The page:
Engaging Audit Committees
It was in 1940, after the discovery of a large fraud at McKesson Robbins that the Commission first encouraged the establishment of independent audit committees. More recently in 1999, with the strong support of the stock exchanges and the accounting profession, audit committees adopted new rules effective in 2001, to enhance the oversight of the financial reporting, disclosure and audits of public companies.
In light of Enron and questions surrounding the oversight of its audit committee, recommendations that can further enhance the vital role and quality of audit committees include:
Enhancing the Quality and Transparency of U.S. Accounting Standards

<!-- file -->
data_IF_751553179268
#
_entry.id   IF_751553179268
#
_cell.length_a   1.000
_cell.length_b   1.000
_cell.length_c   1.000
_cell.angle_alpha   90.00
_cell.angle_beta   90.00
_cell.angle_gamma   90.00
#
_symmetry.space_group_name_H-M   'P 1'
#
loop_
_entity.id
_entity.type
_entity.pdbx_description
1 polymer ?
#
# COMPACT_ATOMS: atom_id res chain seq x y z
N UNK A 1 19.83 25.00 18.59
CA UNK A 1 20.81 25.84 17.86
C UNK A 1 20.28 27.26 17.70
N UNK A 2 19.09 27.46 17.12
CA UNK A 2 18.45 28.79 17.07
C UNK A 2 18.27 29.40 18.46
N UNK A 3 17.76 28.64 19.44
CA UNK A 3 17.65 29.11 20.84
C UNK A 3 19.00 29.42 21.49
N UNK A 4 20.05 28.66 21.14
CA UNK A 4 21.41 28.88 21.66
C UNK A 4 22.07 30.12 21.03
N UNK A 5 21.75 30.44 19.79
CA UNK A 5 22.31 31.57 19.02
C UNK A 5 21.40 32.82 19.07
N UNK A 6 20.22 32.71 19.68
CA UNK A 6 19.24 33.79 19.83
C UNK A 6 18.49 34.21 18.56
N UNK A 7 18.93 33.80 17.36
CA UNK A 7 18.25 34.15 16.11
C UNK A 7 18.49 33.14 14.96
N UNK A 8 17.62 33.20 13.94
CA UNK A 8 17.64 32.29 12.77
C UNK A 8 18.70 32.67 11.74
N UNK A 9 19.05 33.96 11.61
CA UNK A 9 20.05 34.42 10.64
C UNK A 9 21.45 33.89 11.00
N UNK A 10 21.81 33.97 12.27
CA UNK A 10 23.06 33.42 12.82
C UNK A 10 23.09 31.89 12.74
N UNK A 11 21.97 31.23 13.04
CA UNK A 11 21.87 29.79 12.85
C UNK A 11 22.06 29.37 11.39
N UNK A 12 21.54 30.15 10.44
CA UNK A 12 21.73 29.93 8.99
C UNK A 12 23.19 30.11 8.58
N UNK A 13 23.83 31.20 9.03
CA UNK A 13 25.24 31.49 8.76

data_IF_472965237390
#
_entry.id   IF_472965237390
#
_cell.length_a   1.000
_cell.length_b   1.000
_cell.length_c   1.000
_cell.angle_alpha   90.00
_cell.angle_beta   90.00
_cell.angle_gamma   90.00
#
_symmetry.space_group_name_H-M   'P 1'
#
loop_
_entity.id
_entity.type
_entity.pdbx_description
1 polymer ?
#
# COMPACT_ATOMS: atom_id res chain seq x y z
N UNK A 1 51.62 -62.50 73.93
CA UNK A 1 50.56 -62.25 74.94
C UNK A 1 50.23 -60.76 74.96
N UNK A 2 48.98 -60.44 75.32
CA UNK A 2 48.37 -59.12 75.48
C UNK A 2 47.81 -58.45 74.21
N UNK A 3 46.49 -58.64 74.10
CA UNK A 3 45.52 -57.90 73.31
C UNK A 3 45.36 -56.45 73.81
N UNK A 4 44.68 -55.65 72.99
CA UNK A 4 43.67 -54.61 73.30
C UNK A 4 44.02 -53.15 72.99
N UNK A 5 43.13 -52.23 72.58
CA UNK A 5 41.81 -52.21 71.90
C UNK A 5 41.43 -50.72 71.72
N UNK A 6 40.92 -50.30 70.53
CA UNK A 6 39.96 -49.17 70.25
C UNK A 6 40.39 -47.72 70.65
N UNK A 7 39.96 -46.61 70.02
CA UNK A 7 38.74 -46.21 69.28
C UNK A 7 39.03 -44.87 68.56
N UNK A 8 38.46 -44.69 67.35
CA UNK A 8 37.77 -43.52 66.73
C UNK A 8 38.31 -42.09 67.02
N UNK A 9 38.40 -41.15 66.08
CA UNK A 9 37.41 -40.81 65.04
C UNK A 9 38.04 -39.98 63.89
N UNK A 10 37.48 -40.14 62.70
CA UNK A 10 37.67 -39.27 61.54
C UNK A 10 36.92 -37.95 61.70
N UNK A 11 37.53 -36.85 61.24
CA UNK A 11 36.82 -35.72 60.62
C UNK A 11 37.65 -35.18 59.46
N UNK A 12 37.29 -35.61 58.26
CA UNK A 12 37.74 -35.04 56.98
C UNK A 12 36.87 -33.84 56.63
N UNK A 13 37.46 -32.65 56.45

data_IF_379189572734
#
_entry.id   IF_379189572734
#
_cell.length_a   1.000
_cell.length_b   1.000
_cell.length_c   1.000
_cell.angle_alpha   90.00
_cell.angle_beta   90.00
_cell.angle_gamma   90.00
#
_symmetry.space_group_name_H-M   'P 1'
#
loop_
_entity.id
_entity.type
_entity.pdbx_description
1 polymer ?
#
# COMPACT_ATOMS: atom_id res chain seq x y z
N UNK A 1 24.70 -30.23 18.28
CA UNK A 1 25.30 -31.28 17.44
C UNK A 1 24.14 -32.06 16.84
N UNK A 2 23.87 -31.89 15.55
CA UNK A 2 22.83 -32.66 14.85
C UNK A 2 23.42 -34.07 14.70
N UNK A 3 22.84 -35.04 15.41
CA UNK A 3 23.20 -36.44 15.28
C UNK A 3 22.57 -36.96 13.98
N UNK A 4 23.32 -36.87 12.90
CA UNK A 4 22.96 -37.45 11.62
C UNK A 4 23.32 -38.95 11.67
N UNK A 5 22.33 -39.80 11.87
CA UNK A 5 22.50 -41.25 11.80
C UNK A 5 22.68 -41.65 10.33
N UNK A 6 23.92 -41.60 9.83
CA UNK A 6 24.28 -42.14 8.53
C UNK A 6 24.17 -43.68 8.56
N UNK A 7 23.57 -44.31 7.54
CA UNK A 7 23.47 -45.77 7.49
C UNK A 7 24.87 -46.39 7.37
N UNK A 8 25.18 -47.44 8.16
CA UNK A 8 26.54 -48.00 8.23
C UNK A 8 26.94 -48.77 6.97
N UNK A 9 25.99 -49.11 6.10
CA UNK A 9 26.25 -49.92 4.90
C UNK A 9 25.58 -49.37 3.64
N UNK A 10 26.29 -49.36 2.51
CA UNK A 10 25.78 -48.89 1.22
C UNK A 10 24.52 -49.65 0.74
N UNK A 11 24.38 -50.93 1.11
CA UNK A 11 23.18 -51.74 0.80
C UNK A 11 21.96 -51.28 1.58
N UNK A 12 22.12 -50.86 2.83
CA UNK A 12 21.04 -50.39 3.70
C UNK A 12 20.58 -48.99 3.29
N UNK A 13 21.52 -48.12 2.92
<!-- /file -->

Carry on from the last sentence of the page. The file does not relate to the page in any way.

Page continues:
Let me shift gears and switch to the topic of accounting standards. I believe our financial reporting system, including the accounting standards we use in assembling the numbers, remains the best in the world. That is difficult to comprehend in light of Enron, but one only has to examine closely the Asian crisis of a few years back to appreciate the quality of our financial reporting. The SEC staff report did include a section on international issues affecting the quality of financial reporting. Many of the recommendations that would have been in that section are included in the 2000 Annual Report of the SEC to Congress or a paper I presented in November 2001 presented at the SEC Major Issues conference and published in Accountancy Regulation. As that paper notes, there have been many earnings restatements required for foreign issuers. In fact, the SEC staff will review a draft of the financial disclosures of foreign issuers in part to help them facilitate getting the numbers right the first time.